Bednar has been a finalist for the Jack Adams Award once — in 2018, when Gerard Gallant, then with the Golden Knights, was the deserving winner in Vegas’ inaugural season.
The award is designated to go to the NHL coach “adjudged to have contributed the most to his team’s success.” And a point of order: While the Professional Hockey Writers Association votes on most of the awards, the voters for the Jack Adams Award are the members of the NHL Broadcasters Association.
In other words, don’t blame us.
This season’s three finalists — the top three vote-getters — are Gallant, now with the Rangers; Andrew Brunette, the ex-Avalanche forward who became the Panthers’ interim coach when Joel Quenneville resigned and was effectively suspended when Florida was 7-0 early in the season; and the sage Darryl Sutter of the Flames.
Nope, no Bednar. He should have been there.
The Avs had 119 points, barely avoiding the kiss-of-death Presidents’ Trophy (I’m kidding … kind of.) It’s as if the perception was anyone from the recycling bin could have this team where it was, at least in the regular season.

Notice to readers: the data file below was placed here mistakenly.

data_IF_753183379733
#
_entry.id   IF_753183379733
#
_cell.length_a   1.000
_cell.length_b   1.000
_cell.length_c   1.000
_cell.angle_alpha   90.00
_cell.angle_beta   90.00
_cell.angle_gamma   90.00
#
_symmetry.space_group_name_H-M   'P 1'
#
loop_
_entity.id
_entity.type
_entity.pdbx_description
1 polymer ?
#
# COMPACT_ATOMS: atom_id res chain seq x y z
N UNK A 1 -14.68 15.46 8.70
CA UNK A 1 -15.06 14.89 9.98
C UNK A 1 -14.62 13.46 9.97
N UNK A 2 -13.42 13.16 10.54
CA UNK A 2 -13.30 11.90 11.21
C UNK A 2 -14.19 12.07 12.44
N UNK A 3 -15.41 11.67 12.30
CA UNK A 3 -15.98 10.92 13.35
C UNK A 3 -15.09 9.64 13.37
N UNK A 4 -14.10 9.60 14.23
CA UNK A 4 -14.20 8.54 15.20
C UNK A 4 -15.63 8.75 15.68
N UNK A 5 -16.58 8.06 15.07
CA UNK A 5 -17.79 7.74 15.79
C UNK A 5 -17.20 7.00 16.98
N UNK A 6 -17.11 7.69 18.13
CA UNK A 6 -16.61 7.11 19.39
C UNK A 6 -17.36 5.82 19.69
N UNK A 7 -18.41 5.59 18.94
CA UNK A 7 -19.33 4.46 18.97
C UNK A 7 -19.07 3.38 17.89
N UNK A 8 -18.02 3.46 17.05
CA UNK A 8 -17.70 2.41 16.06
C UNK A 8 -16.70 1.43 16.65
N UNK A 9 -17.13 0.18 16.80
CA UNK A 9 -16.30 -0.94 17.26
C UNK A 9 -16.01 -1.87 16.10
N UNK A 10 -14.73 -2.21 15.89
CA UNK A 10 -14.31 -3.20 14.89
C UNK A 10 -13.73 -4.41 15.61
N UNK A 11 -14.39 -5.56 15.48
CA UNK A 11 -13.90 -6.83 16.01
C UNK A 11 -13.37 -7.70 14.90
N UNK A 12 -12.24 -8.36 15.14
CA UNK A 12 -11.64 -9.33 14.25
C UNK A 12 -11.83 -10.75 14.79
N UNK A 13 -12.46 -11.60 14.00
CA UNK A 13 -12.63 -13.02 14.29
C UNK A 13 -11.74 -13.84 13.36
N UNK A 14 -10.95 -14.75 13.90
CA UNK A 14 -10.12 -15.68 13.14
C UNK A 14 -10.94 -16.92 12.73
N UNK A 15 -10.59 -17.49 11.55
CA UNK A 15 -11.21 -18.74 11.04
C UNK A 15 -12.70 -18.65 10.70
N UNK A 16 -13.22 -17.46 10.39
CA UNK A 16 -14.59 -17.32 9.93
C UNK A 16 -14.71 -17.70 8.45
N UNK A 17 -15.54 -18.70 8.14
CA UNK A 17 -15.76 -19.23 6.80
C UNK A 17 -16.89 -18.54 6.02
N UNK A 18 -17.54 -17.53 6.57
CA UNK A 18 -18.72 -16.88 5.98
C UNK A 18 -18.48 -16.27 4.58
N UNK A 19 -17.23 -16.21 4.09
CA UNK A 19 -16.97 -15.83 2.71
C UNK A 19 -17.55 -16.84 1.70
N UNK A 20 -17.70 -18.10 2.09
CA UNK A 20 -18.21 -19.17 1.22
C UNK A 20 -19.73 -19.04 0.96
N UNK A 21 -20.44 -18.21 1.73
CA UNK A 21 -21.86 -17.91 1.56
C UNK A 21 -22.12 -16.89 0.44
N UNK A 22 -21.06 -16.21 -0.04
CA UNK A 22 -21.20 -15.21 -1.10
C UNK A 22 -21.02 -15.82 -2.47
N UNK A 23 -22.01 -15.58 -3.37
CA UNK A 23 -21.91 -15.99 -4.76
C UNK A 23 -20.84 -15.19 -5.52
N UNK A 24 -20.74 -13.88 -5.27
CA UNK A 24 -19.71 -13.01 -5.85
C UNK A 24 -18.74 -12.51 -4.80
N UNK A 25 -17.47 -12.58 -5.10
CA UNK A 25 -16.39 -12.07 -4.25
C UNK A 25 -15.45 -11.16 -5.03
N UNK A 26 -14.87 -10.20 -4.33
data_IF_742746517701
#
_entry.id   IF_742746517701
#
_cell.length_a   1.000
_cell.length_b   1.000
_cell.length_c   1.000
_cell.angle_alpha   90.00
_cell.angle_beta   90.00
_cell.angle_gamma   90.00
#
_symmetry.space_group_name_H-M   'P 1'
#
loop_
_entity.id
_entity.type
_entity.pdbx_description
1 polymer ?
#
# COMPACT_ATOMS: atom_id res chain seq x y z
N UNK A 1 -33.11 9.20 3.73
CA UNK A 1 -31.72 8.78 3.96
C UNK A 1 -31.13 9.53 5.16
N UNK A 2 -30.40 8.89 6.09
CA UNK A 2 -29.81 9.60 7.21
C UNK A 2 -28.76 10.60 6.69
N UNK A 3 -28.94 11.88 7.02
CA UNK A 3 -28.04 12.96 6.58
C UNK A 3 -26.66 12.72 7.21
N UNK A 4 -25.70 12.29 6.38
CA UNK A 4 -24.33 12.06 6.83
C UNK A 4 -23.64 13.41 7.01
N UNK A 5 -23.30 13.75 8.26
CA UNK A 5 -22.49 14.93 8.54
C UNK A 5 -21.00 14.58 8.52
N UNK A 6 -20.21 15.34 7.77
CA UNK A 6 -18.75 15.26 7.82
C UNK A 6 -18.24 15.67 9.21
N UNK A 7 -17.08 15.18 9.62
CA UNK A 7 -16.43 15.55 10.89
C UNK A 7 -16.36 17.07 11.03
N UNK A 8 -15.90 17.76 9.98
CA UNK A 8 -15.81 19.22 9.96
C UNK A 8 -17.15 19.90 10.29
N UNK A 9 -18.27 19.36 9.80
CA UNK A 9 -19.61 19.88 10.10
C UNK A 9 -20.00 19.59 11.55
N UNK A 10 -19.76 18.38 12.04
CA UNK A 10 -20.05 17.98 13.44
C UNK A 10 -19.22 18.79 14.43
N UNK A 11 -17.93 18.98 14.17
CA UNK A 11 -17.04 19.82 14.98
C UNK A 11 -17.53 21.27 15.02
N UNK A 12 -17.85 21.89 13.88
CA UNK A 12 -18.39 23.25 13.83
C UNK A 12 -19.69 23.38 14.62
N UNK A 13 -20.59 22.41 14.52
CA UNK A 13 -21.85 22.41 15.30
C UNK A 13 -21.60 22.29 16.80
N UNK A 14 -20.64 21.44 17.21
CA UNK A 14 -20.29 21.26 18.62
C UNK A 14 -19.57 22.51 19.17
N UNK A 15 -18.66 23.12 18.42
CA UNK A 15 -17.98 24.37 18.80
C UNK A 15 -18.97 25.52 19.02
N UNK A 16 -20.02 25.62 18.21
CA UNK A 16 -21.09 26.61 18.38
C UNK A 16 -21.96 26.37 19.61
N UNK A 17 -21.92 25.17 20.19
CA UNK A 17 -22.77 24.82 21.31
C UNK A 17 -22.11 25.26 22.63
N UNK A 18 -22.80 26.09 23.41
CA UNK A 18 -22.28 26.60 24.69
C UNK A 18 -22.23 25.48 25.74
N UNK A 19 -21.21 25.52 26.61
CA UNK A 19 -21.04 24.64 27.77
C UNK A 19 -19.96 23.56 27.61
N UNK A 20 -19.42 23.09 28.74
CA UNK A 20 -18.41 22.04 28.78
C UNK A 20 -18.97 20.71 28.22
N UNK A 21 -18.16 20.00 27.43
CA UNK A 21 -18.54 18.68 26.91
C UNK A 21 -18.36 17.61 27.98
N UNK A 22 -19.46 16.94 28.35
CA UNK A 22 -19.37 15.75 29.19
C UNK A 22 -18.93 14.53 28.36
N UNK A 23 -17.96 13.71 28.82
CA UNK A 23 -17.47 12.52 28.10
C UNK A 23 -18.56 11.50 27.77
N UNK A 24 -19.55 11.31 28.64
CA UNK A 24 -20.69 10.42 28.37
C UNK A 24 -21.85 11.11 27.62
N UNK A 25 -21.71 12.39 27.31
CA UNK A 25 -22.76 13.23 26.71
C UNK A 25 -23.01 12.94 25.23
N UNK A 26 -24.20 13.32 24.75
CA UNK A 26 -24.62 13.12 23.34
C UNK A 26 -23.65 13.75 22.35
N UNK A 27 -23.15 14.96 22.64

Votes on all the awards must be in before the starting time for the first playoff game. The Jack Adams winner will be announced Thursday. That’s the day of Game 2 in the Western Conference finals.
That day, Bednar will have more important concerns than the Adams snub.
After the win in St. Louis, he was asked about his own emotions. He mostly redirected the question.
“Honestly, I don’t really think about it, for my career,” he said. “I know how much our players want it. I can tell. I’ve been with a lot of these guys for six years and some of them were here before me. I’ve had discussions with them, even the new guys we brought in, trying to win. It’s hard. It’s really hard. We’re down in the final 8, now final 4 teams, and everyone just thinks like, ‘Colorado’s got a good team, they should win the Cup.’